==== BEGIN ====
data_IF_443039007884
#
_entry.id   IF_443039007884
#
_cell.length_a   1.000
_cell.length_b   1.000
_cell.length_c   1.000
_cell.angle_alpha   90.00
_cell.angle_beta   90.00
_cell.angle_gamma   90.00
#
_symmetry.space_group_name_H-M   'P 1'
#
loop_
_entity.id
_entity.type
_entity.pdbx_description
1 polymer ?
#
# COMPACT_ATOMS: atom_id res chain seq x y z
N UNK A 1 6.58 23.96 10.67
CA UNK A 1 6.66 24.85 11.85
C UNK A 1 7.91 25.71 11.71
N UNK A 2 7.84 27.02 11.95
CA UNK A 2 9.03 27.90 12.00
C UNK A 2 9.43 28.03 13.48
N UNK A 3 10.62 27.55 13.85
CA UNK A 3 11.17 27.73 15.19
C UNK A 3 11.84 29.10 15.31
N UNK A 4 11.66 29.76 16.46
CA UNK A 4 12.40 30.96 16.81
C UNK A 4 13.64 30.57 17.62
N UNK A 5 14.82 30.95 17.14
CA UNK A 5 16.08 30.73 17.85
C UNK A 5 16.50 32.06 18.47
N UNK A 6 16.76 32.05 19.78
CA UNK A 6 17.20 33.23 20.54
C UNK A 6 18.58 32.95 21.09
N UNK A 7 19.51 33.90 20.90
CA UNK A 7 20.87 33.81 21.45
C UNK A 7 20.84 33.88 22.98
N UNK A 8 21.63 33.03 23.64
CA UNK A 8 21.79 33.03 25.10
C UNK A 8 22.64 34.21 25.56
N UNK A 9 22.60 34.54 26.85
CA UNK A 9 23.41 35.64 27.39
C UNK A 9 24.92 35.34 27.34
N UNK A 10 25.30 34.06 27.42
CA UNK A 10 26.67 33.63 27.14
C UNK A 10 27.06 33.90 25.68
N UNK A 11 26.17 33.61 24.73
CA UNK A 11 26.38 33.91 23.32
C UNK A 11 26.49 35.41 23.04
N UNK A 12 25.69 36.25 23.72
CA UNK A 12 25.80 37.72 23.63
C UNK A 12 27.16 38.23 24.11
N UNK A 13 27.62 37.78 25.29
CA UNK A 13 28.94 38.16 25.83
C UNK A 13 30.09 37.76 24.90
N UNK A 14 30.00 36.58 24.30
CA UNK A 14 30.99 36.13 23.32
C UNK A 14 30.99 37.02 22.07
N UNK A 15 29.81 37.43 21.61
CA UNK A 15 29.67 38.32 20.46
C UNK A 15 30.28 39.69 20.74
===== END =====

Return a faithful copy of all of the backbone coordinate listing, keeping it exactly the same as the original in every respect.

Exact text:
data_IF_443039007884
#
_entry.id   IF_443039007884
#
_cell.length_a   1.000
_cell.length_b   1.000
_cell.length_c   1.000
_cell.angle_alpha   90.00
_cell.angle_beta   90.00
_cell.angle_gamma   90.00
#
_symmetry.space_group_name_H-M   'P 1'
#
loop_
_entity.id
_entity.type
_entity.pdbx_description
1 polymer ?
#
# COMPACT_ATOMS: atom_id res chain seq x y z
N UNK A 1 6.58 23.96 10.67
CA UNK A 1 6.66 24.85 11.85
C UNK A 1 7.91 25.71 11.71
N UNK A 2 7.84 27.02 11.95
CA UNK A 2 9.03 27.90 12.00
C UNK A 2 9.43 28.03 13.48
N UNK A 3 10.62 27.55 13.85
CA UNK A 3 11.17 27.73 15.19
C UNK A 3 11.84 29.10 15.31
N UNK A 4 11.66 29.76 16.46
CA UNK A 4 12.40 30.96 16.81
C UNK A 4 13.64 30.57 17.62
N UNK A 5 14.82 30.95 17.14
CA UNK A 5 16.08 30.73 17.85
C UNK A 5 16.50 32.06 18.47
N UNK A 6 16.76 32.05 19.78
CA UNK A 6 17.20 33.23 20.54
C UNK A 6 18.58 32.95 21.09
N UNK A 7 19.51 33.90 20.90
CA UNK A 7 20.87 33.81 21.45
C UNK A 7 20.84 33.88 22.98
N UNK A 8 21.63 33.03 23.64
CA UNK A 8 21.79 33.03 25.10
C UNK A 8 22.64 34.21 25.56
N UNK A 9 22.60 34.54 26.85
CA UNK A 9 23.41 35.64 27.39
C UNK A 9 24.92 35.34 27.34
N UNK A 10 25.30 34.06 27.42
CA UNK A 10 26.67 33.63 27.14
C UNK A 10 27.06 33.90 25.68
N UNK A 11 26.17 33.61 24.73
CA UNK A 11 26.38 33.91 23.32
C UNK A 11 26.49 35.41 23.04
N UNK A 12 25.69 36.25 23.72
CA UNK A 12 25.80 37.72 23.63
C UNK A 12 27.16 38.23 24.11
N UNK A 13 27.62 37.78 25.29
CA UNK A 13 28.94 38.16 25.83
C UNK A 13 30.09 37.76 24.90
N UNK A 14 30.00 36.58 24.30
CA UNK A 14 30.99 36.13 23.32
C UNK A 14 30.99 37.02 22.07
N UNK A 15 29.81 37.43 21.61
CA UNK A 15 29.67 38.32 20.46
C UNK A 15 30.28 39.69 20.74